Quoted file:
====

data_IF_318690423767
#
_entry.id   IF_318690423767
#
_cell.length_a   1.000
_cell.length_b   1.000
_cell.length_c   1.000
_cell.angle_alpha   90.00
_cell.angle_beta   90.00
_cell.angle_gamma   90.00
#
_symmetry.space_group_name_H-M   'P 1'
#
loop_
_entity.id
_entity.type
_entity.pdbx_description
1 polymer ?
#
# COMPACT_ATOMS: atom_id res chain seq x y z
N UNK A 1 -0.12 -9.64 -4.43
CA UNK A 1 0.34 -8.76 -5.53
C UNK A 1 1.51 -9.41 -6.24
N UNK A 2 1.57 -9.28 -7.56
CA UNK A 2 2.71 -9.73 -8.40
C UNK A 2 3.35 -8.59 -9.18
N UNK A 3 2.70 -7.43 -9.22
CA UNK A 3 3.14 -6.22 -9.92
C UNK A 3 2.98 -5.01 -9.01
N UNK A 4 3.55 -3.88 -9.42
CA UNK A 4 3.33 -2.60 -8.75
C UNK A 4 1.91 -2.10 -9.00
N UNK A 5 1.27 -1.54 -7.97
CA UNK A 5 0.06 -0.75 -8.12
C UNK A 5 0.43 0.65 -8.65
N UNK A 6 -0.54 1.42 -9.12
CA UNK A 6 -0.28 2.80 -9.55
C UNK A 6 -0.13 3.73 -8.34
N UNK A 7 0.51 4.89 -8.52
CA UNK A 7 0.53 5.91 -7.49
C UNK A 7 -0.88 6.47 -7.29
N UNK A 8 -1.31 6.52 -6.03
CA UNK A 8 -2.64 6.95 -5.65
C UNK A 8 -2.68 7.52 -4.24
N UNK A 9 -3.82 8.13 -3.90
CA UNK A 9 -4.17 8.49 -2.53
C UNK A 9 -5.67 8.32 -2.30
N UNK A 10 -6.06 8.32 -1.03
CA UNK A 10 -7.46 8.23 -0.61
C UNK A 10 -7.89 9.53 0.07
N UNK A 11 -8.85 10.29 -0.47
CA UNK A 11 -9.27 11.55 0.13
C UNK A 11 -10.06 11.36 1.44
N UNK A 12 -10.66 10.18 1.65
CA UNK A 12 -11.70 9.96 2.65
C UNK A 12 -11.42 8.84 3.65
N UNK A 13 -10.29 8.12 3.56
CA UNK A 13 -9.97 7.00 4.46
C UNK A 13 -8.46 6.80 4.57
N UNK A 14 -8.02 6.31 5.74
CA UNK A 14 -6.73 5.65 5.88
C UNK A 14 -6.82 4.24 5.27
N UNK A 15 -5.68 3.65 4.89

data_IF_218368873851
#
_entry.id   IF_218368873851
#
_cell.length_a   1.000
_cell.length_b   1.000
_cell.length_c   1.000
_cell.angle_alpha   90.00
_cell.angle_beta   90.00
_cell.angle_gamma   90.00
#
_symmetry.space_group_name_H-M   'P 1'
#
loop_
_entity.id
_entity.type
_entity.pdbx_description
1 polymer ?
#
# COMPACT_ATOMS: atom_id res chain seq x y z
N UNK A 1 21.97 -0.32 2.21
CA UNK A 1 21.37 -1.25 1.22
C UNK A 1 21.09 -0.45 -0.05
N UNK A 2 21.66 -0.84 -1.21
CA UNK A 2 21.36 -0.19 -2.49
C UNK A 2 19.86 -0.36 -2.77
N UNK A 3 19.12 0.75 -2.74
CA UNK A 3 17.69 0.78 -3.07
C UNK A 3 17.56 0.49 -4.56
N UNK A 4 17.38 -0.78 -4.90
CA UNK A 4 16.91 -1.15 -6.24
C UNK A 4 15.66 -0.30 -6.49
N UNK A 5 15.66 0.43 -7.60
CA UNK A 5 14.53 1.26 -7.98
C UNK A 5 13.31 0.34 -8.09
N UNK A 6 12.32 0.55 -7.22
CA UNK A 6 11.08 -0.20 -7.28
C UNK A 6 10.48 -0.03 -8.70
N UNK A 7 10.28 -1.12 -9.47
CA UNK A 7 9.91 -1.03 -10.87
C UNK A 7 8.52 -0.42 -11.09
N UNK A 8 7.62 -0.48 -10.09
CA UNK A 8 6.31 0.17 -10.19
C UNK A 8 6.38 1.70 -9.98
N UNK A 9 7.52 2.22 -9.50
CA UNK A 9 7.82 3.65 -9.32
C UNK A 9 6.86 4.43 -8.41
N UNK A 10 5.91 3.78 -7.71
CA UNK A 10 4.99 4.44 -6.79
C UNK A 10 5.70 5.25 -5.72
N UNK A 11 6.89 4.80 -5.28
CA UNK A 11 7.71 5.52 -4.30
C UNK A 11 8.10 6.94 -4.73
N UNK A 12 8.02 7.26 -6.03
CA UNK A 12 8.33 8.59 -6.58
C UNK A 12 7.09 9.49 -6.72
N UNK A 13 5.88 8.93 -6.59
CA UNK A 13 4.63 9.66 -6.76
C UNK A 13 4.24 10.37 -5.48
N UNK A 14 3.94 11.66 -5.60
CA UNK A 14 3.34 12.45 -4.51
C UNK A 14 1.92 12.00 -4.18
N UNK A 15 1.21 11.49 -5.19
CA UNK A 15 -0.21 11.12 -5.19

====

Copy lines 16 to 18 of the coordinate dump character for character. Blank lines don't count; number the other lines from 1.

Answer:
_entity.type
_entity.pdbx_description
1 polymer ?